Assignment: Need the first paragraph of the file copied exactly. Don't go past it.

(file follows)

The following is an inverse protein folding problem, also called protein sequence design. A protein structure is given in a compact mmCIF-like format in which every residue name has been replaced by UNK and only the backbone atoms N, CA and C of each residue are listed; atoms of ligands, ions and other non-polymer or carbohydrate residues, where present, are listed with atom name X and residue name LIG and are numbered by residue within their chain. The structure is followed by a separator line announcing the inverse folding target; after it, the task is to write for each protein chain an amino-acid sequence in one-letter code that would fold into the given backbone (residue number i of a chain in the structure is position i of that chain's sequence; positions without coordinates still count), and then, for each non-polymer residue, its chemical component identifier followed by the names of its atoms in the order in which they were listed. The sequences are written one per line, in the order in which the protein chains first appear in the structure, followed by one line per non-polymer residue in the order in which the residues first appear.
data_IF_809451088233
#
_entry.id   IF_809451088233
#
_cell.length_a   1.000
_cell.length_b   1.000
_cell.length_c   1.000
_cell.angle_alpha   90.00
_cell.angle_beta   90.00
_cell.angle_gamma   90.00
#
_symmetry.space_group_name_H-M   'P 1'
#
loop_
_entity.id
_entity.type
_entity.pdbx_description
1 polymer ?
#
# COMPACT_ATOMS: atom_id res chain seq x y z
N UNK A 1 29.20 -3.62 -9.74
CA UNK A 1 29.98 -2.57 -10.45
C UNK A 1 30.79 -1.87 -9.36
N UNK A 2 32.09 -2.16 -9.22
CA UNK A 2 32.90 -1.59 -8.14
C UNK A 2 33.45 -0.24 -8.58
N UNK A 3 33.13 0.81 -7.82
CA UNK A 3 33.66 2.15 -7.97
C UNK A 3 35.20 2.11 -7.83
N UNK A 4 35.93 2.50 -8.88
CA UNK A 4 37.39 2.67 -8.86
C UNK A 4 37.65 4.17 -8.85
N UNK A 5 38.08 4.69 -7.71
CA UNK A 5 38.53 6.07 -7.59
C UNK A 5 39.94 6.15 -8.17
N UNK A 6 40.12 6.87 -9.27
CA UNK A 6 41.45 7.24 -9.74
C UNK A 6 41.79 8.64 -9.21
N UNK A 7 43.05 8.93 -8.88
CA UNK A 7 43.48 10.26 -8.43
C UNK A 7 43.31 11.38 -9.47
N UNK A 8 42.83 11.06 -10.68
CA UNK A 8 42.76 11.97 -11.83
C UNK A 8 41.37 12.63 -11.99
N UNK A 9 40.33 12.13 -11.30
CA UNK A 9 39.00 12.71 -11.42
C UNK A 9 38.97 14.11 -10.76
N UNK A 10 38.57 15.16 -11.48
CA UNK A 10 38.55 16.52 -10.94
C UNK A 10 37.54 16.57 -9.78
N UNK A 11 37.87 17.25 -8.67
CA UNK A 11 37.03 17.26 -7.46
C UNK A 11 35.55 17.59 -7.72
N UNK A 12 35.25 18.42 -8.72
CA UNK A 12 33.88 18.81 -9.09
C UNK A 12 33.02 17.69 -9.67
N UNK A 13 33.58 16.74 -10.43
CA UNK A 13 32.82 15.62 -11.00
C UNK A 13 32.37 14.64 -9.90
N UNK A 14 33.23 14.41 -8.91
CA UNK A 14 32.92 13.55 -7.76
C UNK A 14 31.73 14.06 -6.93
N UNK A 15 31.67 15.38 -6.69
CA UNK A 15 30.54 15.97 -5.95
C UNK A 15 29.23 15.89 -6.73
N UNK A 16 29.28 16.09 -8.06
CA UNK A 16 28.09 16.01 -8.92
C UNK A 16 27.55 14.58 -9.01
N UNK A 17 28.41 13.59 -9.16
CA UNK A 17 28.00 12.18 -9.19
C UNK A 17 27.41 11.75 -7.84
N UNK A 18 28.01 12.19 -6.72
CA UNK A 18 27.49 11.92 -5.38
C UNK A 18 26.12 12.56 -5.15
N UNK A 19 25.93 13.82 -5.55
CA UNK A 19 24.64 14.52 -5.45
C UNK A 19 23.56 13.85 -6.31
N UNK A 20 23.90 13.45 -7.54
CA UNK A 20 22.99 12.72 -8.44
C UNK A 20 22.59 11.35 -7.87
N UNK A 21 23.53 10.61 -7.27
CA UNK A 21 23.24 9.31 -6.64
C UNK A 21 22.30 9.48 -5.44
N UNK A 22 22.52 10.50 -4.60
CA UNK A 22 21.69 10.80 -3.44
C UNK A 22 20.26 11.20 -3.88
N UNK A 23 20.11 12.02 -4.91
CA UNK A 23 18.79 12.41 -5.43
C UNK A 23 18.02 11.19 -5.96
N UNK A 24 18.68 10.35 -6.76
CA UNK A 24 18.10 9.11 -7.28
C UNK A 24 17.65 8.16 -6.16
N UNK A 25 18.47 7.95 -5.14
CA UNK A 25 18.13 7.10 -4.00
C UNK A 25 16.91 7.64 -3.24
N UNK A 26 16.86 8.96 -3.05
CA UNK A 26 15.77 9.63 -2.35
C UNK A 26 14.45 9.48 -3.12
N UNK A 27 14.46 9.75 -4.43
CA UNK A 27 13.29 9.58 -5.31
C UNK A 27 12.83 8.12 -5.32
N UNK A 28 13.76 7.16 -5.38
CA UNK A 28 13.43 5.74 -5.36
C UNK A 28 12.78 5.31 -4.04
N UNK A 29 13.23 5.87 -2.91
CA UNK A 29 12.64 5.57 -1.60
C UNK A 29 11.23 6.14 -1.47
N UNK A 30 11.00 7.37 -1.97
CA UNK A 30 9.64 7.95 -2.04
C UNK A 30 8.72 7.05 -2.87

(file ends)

The following is an inverse protein folding problem, also called protein sequence design. A protein structure is given in a compact mmCIF-like format in which every residue name has been replaced by UNK and only the backbone atoms N, CA and C of each residue are listed; atoms of ligands, ions and other non-polymer or carbohydrate residues, where present, are listed with atom name X and residue name LIG and are numbered by residue within their chain. The structure is followed by a separator line announcing the inverse folding target; after it, the task is to write for each protein chain an amino-acid sequence in one-letter code that would fold into the given backbone (residue number i of a chain in the structure is position i of that chain's sequence; positions without coordinates still count), and then, for each non-polymer residue, its chemical component identifier followed by the names of its atoms in the order in which they were listed. The sequences are written one per line, in the order in which the protein chains first appear in the structure, followed by one line per non-polymer residue in the order in which the residues first appear.